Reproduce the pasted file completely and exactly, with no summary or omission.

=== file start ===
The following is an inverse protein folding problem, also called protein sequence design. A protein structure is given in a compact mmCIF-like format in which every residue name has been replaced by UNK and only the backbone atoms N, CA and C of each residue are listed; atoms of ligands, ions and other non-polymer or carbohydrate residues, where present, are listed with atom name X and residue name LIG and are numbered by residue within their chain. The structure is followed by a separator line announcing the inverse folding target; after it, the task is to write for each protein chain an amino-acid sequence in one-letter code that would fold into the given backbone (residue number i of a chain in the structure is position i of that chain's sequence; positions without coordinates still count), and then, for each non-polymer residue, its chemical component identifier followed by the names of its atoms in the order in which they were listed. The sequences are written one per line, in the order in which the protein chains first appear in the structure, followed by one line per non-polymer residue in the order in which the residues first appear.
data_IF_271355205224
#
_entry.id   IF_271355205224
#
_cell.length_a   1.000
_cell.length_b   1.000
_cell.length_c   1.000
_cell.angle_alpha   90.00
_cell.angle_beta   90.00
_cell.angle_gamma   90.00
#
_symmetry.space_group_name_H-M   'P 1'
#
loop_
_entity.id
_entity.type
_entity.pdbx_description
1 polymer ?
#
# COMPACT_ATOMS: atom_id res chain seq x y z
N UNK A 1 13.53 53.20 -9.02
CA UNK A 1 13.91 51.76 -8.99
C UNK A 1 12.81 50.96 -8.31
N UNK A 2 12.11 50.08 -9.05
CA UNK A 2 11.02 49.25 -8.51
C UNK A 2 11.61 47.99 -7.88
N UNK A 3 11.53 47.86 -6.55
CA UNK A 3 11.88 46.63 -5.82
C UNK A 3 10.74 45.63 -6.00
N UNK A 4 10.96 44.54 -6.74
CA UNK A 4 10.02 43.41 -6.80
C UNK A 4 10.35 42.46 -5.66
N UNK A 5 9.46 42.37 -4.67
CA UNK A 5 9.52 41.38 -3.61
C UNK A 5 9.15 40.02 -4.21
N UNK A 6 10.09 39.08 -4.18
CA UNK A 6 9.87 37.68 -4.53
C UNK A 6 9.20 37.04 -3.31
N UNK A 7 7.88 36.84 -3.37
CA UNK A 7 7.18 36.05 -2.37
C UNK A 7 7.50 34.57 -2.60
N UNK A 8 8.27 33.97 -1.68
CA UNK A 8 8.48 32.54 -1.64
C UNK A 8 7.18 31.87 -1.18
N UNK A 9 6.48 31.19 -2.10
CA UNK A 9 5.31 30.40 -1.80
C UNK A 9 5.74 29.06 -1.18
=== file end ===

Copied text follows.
The following is an inverse protein folding problem, also called protein sequence design. A protein structure is given in a compact mmCIF-like format in which every residue name has been replaced by UNK and only the backbone atoms N, CA and C of each residue are listed; atoms of ligands, ions and other non-polymer or carbohydrate residues, where present, are listed with atom name X and residue name LIG and are numbered by residue within their chain. The structure is followed by a separator line announcing the inverse folding target; after it, the task is to write for each protein chain an amino-acid sequence in one-letter code that would fold into the given backbone (residue number i of a chain in the structure is position i of that chain's sequence; positions without coordinates still count), and then, for each non-polymer residue, its chemical component identifier followed by the names of its atoms in the order in which they were listed. The sequences are written one per line, in the order in which the protein chains first appear in the structure, followed by one line per non-polymer residue in the order in which the residues first appear.
data_IF_271355205224
#
_entry.id   IF_271355205224
#
_cell.length_a   1.000
_cell.length_b   1.000
_cell.length_c   1.000
_cell.angle_alpha   90.00
_cell.angle_beta   90.00
_cell.angle_gamma   90.00
#
_symmetry.space_group_name_H-M   'P 1'
#
loop_
_entity.id
_entity.type
_entity.pdbx_description
1 polymer ?
#
# COMPACT_ATOMS: atom_id res chain seq x y z
N UNK A 1 13.53 53.20 -9.02
CA UNK A 1 13.91 51.76 -8.99
C UNK A 1 12.81 50.96 -8.31
N UNK A 2 12.11 50.08 -9.05
CA UNK A 2 11.02 49.25 -8.51
C UNK A 2 11.61 47.99 -7.88
N UNK A 3 11.53 47.86 -6.55
CA UNK A 3 11.88 46.63 -5.82
C UNK A 3 10.74 45.63 -6.00
N UNK A 4 10.96 44.54 -6.74
CA UNK A 4 10.02 43.41 -6.80
C UNK A 4 10.35 42.46 -5.66
N UNK A 5 9.46 42.37 -4.67
CA UNK A 5 9.52 41.38 -3.61
C UNK A 5 9.15 40.02 -4.21
N UNK A 6 10.09 39.08 -4.18
CA UNK A 6 9.87 37.68 -4.53
C UNK A 6 9.20 37.04 -3.31
N UNK A 7 7.88 36.84 -3.37
CA UNK A 7 7.18 36.05 -2.37
C UNK A 7 7.50 34.57 -2.60
N UNK A 8 8.27 33.97 -1.68
CA UNK A 8 8.48 32.54 -1.64
C UNK A 8 7.18 31.87 -1.18
N UNK A 9 6.48 31.19 -2.10
CA UNK A 9 5.31 30.40 -1.80
C UNK A 9 5.74 29.06 -1.18